GARDEN CITY, N.Y. (AP) -- A man who spent 17 years in prison before a court said he might be innocent in the 1988 murder of his parents was told Monday that he will not have to face a second trial.
Martin Tankleff, 36, was convicted in 1990, but defense attorneys have long contended that his disputed confession given to detectives on the day of the killings was coerced, and argued that a family business associate was the real culprit.
Last December, an appellate court ruled that key evidence in the case had been overlooked and said Tankleff was entitled to a new trial. When Suffolk County prosecutors opted against a second trial, citing the passage of time and changes in the law, the New York attorney general's office was called in to review the case.
That six-month review ended Monday, when state prosecutors said they too would not prosecute Tankleff a second time.
Benjamin Rosenberg, who was appointed by Attorney General Andrew Cuomo to conduct the review, said that while there was "some evidence" that Tankleff committed the crimes, "after 20 years the evidence is insufficient to conclude or would prove beyond a reasonable doubt that he did so."
Tankleff had no immediate reaction to the decision.
His exoneration ends an extraordinary legal odyssey that included a coerced confession; a drawn-out appeal bankrolled by a team of high-powered lawyers who took the case pro bono; and conspiracy theories about the identity of the real killers.
Seymour Tankleff and his wife, Arlene, were found slain in their waterfront home in Belle Terre, a well-to-do enclave overlooking Long Island Sound, on Sept. 7, 1988, the morning Martin was to begin his senior year in high school. Arlene Tankleff was found bludgeoned in her bedroom; Seymour was stabbed in his study and died about a month later.
Detectives questioned the teenager at the home after he called 911 to report the attack. Later, they took him to police headquarters where they used an interrogation tactic in which they falsely told him that his father had awakened from a coma and named him as the killer. At that point, Tankleff wondered aloud if he might have "blacked out" and committed the crimes, adding: "It's starting to come to me." The motive, he told police, was anger over a variety of slights, including being made to drive a "crummy old Lincoln."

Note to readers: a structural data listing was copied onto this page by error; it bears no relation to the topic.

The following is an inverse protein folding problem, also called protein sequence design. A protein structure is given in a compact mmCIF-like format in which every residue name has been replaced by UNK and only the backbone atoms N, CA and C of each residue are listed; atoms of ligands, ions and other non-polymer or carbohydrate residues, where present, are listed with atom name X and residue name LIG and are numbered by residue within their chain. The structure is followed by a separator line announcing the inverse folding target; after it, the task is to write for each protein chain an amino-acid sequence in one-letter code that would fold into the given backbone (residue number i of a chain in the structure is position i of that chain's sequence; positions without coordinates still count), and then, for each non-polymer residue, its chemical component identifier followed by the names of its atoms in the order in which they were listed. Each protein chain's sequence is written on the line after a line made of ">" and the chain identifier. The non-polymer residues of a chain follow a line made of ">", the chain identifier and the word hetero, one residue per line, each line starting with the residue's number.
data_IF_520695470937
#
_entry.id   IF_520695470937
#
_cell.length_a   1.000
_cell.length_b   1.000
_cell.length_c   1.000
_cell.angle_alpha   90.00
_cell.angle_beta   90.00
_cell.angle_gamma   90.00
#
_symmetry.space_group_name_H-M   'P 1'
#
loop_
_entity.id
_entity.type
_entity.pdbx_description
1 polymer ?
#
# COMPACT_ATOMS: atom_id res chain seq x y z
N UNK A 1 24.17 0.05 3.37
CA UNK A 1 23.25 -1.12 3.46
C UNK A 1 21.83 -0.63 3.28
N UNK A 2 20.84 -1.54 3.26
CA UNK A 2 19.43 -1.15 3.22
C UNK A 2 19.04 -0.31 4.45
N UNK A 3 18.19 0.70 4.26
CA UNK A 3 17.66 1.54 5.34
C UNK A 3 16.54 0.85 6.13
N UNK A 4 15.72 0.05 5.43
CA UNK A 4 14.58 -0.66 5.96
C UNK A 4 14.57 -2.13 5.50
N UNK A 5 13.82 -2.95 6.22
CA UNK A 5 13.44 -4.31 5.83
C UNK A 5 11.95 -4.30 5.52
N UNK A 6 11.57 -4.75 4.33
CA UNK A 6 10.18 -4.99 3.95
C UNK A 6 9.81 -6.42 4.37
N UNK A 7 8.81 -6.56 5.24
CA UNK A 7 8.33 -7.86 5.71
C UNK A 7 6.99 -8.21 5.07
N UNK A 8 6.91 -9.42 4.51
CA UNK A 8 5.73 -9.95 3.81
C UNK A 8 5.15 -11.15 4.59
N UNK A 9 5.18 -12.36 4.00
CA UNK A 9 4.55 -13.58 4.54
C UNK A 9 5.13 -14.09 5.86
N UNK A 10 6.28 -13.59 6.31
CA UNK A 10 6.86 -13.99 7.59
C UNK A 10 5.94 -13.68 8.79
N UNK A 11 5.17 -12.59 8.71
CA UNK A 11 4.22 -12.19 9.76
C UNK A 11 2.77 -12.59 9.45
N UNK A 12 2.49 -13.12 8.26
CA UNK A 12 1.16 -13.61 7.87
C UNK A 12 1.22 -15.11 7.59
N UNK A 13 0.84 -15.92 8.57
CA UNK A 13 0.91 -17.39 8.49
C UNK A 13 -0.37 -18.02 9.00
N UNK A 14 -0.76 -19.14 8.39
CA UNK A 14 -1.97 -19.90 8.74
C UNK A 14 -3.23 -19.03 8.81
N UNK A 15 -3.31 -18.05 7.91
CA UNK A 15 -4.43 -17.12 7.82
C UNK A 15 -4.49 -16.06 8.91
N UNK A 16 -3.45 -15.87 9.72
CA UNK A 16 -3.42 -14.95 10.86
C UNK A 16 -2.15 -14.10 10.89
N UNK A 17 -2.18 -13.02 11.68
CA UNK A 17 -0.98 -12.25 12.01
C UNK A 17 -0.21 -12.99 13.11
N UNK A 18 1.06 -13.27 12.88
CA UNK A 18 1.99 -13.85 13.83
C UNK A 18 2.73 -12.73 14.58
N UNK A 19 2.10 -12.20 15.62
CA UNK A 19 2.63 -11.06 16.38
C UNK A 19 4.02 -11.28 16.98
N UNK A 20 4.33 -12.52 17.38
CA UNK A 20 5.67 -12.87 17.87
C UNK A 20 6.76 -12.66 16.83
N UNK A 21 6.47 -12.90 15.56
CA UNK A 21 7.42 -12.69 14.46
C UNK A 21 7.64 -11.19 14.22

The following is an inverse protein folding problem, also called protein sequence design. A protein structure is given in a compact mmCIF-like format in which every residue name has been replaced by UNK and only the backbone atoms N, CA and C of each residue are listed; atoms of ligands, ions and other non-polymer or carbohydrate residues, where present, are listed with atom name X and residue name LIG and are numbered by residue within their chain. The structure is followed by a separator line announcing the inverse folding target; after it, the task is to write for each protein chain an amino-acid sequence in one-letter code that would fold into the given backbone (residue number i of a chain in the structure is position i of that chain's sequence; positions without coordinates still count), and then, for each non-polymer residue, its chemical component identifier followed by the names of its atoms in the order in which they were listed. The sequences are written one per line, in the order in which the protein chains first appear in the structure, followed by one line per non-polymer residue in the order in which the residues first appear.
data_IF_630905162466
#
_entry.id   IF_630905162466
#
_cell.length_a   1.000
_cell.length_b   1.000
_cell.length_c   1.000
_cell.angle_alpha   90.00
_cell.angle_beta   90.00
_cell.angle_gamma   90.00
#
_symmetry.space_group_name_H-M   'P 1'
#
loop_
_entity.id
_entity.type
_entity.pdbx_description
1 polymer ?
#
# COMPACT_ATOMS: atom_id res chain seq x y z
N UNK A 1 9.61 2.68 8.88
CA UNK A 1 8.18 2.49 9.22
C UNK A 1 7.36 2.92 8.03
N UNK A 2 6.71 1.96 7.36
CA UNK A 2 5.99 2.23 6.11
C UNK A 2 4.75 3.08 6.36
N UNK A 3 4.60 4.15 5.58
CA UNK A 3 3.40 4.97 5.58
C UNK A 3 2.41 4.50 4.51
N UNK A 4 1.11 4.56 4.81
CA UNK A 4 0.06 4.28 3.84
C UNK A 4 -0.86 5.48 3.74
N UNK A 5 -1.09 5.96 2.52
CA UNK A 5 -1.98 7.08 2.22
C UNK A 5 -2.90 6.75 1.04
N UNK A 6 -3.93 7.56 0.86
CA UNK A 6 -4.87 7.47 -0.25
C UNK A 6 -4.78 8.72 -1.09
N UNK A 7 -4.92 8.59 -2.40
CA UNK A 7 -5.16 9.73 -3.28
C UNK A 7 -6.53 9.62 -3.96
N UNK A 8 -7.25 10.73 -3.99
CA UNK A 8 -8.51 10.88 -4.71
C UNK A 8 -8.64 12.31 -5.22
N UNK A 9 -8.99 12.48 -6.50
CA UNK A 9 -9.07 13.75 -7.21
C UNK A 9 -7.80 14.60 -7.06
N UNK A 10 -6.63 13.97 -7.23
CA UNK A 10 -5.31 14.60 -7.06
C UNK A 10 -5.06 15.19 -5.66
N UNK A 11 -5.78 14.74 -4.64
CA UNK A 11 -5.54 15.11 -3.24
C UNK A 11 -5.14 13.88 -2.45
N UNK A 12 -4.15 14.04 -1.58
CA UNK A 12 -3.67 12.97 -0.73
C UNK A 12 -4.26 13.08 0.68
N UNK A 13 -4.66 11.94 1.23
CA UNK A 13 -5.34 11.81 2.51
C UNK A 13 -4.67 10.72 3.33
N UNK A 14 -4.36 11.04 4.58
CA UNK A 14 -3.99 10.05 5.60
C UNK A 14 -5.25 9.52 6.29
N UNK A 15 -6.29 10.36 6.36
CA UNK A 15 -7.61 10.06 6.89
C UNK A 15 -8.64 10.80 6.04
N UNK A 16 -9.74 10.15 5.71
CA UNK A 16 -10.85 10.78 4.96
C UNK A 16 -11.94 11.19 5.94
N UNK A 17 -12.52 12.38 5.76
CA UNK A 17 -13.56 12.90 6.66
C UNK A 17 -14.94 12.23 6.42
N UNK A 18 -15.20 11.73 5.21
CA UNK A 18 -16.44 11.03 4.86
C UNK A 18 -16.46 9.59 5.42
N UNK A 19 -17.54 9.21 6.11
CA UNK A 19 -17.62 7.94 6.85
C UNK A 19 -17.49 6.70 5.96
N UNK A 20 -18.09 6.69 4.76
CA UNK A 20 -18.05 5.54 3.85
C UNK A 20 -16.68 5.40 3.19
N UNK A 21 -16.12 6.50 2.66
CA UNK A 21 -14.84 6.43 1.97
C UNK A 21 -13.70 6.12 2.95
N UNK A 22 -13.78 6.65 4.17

He immediately recanted the confession, refusing to sign what the officers had written.
From the day of his arrest through his trial -- one of the nation's first televised on Court TV -- Tankleff pointed to a business partner of his father who ran a string of Long Island bagel shops. Tankleff claimed the businessman, Jerry Steuerman, owed his father thousands and enlisted some local street thugs to commit the murders to escape his debt.
Steuerman has always insisted he was not involved. Prosecutors and police never gave serious consideration to Steuerman as a suspect, despite his own bizarre behavior: Just days after the Tankleff killings he faked his own suicide and fled to California in a disguise.
Tankleff's defense team filed numerous appeals, to no avail. Finally, in 2003, his attorneys were granted a new hearing in Suffolk County, claiming they had a witness who would say he drove two men to and from the Tankleff house on the night of the slayings, and that one of them was later seen burning his clothes.
But that witness never testified, citing his Fifth Amendment right against self-incrimination. Other witnesses testified that they heard one of the men allegedly in the car that night -- Joey "Guns" Creedon -- confess he was involved.
Creedon, a career criminal who testified at the hearing that he had committed rape and assaults, has denied any involvement in the killings. Tankleff claimed he slept through the carnage.
When a Suffolk County judge rejected Tankleff's claim in 2006, he took his case to the Appellate Division of the state Supreme Court. The judges ruled in December it was "probable" that a new jury would render a different verdict.